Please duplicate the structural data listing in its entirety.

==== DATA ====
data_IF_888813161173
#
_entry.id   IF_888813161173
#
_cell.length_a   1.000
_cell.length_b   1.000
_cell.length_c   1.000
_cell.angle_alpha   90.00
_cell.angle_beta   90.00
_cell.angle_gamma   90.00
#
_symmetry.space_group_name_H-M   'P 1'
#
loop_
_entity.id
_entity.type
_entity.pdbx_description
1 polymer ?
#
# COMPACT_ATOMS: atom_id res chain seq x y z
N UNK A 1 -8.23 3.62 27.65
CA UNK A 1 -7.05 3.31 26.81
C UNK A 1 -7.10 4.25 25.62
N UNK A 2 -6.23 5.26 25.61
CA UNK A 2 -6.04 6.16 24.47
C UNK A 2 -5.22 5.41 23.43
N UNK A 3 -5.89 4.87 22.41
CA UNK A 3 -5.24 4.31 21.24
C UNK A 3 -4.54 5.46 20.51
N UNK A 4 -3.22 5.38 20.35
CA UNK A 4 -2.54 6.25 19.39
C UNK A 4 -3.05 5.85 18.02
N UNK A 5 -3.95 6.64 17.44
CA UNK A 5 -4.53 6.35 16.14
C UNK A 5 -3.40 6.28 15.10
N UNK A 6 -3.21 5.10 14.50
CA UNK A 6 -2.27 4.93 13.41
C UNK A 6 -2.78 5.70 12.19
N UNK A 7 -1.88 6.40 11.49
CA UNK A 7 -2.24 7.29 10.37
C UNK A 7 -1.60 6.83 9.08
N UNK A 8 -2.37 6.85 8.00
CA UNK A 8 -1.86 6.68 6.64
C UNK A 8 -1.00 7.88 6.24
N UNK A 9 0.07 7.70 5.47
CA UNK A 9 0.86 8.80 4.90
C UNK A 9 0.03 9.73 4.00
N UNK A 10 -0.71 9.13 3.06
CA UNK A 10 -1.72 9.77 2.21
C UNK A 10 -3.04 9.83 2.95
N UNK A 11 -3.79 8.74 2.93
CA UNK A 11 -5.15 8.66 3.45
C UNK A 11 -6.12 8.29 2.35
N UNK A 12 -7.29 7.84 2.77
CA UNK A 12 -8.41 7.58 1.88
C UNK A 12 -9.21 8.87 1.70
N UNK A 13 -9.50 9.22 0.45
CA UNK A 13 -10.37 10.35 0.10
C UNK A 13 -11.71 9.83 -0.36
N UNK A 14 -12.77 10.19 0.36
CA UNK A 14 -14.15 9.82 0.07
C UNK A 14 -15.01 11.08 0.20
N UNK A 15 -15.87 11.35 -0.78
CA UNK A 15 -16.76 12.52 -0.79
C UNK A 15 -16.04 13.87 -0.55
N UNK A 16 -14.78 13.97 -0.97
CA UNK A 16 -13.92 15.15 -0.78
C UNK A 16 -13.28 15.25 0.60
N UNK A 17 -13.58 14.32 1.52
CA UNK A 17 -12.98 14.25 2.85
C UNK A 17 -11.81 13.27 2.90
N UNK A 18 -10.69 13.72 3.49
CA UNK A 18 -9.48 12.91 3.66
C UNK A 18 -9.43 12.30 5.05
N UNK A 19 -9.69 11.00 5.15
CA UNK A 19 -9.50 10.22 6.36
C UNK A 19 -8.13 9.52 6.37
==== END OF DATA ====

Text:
data_IF_888813161173
#
_entry.id   IF_888813161173
#
_cell.length_a   1.000
_cell.length_b   1.000
_cell.length_c   1.000
_cell.angle_alpha   90.00
_cell.angle_beta   90.00
_cell.angle_gamma   90.00
#
_symmetry.space_group_name_H-M   'P 1'
#
loop_
_entity.id
_entity.type
_entity.pdbx_description
1 polymer ?
#
# COMPACT_ATOMS: atom_id res chain seq x y z
N UNK A 1 -8.23 3.62 27.65
CA UNK A 1 -7.05 3.31 26.81
C UNK A 1 -7.10 4.25 25.62
N UNK A 2 -6.23 5.26 25.61
CA UNK A 2 -6.04 6.16 24.47
C UNK A 2 -5.22 5.41 23.43
N UNK A 3 -5.89 4.87 22.41
CA UNK A 3 -5.24 4.31 21.24
C UNK A 3 -4.54 5.46 20.51
N UNK A 4 -3.22 5.38 20.35
CA UNK A 4 -2.54 6.25 19.39
C UNK A 4 -3.05 5.85 18.02
N UNK A 5 -3.95 6.64 17.44
CA UNK A 5 -4.53 6.35 16.14
C UNK A 5 -3.40 6.28 15.10
N UNK A 6 -3.21 5.10 14.50
CA UNK A 6 -2.27 4.93 13.41
C UNK A 6 -2.78 5.70 12.19
N UNK A 7 -1.88 6.40 11.49
CA UNK A 7 -2.24 7.29 10.37
C UNK A 7 -1.60 6.83 9.08
N UNK A 8 -2.37 6.85 8.00
CA UNK A 8 -1.86 6.68 6.64
C UNK A 8 -1.00 7.88 6.24
N UNK A 9 0.07 7.70 5.47
CA UNK A 9 0.86 8.80 4.90
C UNK A 9 0.03 9.73 4.00
N UNK A 10 -0.71 9.13 3.06
CA UNK A 10 -1.72 9.77 2.21
C UNK A 10 -3.04 9.83 2.95
N UNK A 11 -3.79 8.74 2.93
CA UNK A 11 -5.15 8.66 3.45
C UNK A 11 -6.12 8.29 2.35
N UNK A 12 -7.29 7.84 2.77
CA UNK A 12 -8.41 7.58 1.88
C UNK A 12 -9.21 8.87 1.70
N UNK A 13 -9.50 9.22 0.45
CA UNK A 13 -10.37 10.35 0.10
C UNK A 13 -11.71 9.83 -0.36
N UNK A 14 -12.77 10.19 0.36
CA UNK A 14 -14.15 9.82 0.07
C UNK A 14 -15.01 11.08 0.20
N UNK A 15 -15.87 11.35 -0.78
CA UNK A 15 -16.76 12.52 -0.79
C UNK A 15 -16.04 13.87 -0.55
N UNK A 16 -14.78 13.97 -0.97
CA UNK A 16 -13.92 15.15 -0.78
C UNK A 16 -13.28 15.25 0.60
N UNK A 17 -13.58 14.32 1.52
CA UNK A 17 -12.98 14.25 2.85
C UNK A 17 -11.81 13.27 2.90
N UNK A 18 -10.69 13.72 3.49
CA UNK A 18 -9.48 12.91 3.66
C UNK A 18 -9.43 12.30 5.05
N UNK A 19 -9.69 11.00 5.15
CA UNK A 19 -9.50 10.22 6.36
C UNK A 19 -8.13 9.52 6.37